Raising the payroll tax limit for Social Security would provide needed revenues in a way that is skewed heavily toward the wealthy. However, it would also be a tax increase and we can't have that. But cutting benefits and putting more of the elderly in jeopardy of living in poverty? Apparently that's not a problem.

The Optimistic Case for Italy

Posted: 15 Nov 2011 01:08 AM PST

Antonio Fatás does his best to paint an optimistic picture for Italy:

Italy: not good but we have seen this before, by Antonio Fatás: It is hard to find much optimism by looking at the Italian economy today:... I will do my best to be a contrarian and argue that maybe it is not as bad as it looks. Or maybe it is, but ... there is some hope. ...
Below is the Italian government debt expressed as % of GDP. There are two lines, the gross and net values of government debt. Net debt is a more appropriate measure as it ... is equivalent to what is referred to in the US as "government debt held by the public". ...

...If we focus on net debt the current level of debt is significantly below what it was in 1994. So Italy has seen similar or higher levels of debt before.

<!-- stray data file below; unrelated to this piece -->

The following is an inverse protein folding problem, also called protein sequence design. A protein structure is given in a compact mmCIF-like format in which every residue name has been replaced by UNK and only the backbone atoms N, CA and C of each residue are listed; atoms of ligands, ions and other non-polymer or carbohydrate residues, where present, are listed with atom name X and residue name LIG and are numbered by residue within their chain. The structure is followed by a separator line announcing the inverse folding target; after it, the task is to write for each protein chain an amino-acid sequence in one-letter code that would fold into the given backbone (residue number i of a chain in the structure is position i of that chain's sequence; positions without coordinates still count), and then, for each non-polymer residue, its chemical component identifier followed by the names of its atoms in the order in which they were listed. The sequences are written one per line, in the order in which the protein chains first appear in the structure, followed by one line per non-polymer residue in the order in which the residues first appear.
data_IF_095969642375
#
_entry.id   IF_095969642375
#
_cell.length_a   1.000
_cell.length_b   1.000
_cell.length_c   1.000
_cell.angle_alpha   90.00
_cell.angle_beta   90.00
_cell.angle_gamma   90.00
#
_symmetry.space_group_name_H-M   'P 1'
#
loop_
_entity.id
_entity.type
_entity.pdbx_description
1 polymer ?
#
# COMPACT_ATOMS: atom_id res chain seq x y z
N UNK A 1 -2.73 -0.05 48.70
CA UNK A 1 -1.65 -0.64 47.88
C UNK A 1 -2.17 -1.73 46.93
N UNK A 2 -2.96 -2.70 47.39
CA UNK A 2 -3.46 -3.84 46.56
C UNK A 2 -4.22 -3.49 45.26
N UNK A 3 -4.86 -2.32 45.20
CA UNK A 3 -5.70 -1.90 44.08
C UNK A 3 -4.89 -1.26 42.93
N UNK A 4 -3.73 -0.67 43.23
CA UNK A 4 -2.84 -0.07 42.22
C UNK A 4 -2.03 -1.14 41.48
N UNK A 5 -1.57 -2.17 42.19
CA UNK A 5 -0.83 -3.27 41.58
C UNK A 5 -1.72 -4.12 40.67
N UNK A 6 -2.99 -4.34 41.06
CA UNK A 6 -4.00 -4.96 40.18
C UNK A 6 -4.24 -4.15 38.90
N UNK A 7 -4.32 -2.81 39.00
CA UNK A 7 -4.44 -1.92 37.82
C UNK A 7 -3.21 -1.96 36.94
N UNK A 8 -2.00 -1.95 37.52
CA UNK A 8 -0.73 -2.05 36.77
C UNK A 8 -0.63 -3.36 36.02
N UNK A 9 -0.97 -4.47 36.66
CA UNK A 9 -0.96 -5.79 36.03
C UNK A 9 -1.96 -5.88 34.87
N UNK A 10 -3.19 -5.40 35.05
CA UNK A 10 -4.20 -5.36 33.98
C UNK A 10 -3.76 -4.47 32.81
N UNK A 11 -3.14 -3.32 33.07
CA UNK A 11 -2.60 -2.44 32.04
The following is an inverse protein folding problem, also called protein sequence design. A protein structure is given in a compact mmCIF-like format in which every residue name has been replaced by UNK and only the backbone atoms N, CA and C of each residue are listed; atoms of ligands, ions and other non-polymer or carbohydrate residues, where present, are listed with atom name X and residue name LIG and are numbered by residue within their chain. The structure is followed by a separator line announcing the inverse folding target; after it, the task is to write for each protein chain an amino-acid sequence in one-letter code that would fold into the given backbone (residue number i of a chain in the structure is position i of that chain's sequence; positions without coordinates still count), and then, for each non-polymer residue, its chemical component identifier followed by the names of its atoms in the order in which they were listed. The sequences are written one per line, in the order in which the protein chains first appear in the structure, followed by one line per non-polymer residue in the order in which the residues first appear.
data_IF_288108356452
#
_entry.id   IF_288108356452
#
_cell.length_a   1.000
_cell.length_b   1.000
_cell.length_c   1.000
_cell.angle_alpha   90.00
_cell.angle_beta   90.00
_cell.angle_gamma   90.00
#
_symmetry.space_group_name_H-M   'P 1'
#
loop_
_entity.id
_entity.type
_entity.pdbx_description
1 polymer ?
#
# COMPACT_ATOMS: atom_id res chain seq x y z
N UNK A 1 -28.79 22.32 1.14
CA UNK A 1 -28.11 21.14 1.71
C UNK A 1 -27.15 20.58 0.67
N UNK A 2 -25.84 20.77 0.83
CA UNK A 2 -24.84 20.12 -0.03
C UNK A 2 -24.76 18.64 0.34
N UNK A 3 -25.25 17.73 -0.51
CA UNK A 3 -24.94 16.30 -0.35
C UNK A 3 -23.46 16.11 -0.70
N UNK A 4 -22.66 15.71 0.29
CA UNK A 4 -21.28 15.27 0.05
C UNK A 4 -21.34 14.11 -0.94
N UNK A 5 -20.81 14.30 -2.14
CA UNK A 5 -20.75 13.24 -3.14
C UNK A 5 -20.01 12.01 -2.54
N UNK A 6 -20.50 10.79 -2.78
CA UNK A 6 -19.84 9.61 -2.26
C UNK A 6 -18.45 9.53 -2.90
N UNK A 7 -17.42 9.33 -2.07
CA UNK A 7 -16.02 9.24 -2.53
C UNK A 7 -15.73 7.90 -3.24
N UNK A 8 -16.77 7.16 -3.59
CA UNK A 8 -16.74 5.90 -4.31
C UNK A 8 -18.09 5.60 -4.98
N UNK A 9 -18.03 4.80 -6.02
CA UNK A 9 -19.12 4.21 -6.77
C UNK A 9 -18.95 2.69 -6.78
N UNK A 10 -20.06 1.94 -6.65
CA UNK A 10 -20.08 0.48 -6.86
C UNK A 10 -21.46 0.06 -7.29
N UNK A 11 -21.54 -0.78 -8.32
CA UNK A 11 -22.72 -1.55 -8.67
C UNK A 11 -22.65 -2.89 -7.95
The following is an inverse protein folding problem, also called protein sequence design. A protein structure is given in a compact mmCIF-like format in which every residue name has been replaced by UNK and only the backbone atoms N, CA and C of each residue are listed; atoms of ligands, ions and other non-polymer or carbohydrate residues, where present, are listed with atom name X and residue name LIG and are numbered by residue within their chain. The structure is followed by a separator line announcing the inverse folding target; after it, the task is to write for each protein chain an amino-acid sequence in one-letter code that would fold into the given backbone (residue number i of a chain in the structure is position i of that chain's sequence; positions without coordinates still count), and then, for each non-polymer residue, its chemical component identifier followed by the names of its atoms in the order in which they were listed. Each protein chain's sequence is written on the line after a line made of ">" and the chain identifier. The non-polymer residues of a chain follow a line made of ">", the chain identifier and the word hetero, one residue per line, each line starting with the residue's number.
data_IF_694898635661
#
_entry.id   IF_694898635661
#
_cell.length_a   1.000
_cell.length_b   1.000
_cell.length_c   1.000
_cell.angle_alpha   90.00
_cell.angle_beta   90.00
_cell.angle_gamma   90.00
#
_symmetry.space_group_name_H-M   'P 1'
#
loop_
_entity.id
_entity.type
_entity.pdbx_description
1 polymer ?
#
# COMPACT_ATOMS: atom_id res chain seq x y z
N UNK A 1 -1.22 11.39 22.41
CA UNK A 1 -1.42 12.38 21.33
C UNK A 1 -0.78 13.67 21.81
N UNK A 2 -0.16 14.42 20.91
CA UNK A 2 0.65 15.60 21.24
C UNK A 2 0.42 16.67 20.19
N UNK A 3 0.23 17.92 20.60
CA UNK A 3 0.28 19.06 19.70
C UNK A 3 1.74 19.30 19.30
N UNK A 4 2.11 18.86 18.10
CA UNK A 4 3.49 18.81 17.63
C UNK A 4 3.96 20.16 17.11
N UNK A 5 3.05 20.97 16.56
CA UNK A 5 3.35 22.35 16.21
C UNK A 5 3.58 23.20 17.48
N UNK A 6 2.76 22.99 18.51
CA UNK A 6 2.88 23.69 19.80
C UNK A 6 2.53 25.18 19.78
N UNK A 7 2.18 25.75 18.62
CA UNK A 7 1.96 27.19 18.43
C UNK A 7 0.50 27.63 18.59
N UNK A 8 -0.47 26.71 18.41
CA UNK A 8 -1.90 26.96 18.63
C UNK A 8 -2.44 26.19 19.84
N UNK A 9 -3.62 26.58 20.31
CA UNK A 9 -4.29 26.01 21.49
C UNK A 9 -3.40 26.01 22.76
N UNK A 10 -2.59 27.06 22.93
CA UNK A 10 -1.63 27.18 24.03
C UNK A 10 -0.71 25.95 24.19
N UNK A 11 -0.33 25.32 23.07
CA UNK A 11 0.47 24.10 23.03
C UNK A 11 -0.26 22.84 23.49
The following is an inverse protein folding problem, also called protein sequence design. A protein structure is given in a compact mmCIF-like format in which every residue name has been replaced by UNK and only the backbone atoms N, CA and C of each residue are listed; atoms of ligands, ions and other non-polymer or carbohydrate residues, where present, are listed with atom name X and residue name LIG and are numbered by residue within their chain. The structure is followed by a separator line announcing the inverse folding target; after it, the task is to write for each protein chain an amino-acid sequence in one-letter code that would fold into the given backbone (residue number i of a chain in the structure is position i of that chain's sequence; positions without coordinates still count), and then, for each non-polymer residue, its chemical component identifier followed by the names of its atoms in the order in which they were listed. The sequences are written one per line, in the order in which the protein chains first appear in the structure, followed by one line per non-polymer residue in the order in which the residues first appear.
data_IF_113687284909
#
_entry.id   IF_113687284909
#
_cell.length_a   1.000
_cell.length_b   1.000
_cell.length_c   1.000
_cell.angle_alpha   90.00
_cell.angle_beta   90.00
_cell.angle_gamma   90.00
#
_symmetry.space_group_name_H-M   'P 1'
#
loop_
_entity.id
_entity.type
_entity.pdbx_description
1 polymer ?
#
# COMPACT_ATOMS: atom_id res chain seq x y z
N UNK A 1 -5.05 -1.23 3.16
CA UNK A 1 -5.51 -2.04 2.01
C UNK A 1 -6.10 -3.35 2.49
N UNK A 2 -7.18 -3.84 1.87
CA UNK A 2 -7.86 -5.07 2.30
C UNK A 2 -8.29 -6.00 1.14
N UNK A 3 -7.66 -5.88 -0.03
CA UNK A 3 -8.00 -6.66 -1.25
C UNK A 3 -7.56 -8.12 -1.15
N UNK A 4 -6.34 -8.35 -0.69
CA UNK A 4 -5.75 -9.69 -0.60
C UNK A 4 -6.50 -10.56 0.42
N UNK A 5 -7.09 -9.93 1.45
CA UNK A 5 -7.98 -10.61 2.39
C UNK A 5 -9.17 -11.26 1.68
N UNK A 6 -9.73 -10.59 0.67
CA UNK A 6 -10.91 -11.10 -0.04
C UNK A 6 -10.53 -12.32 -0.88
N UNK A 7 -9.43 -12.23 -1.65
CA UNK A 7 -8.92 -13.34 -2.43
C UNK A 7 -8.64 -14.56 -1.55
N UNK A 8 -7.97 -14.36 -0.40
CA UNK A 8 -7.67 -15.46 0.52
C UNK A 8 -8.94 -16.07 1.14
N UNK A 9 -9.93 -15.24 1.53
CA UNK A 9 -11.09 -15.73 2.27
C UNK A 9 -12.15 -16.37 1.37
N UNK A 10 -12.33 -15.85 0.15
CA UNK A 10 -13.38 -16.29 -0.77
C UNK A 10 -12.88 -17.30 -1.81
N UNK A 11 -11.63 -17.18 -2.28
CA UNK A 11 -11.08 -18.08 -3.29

We can then argue that those times were different, that Italy had its own currency (although it was heading towards the Euro) and that a combination of high inflation and fast growth allowed them to stabilize that high level of debt.
Certainly it was not growth that saved them. GDP growth in Italy has been low during this period of time..., clearly below the growth in other Euro countries... What about interest rates? Maybe the government of Italy did not face the high interest rates that they face today? Below is a chart of the 10-year interest rate for Italian government bonds.

As it is clear from the chart, financial conditions back in 1994-1995 were extremely difficult for the Italian government with nominal interest rates as high as 12%. Much higher than the current levels of 6-7% that look unsustainable. Of course, what matters is not nominal rates but real rates (what really matters is the difference between interest rates and growth but I do not have that chart ready in my computer). Below is a chart with real rates that confirms that interest rates today remain low compared to the ones faced by Italy in 1994-95.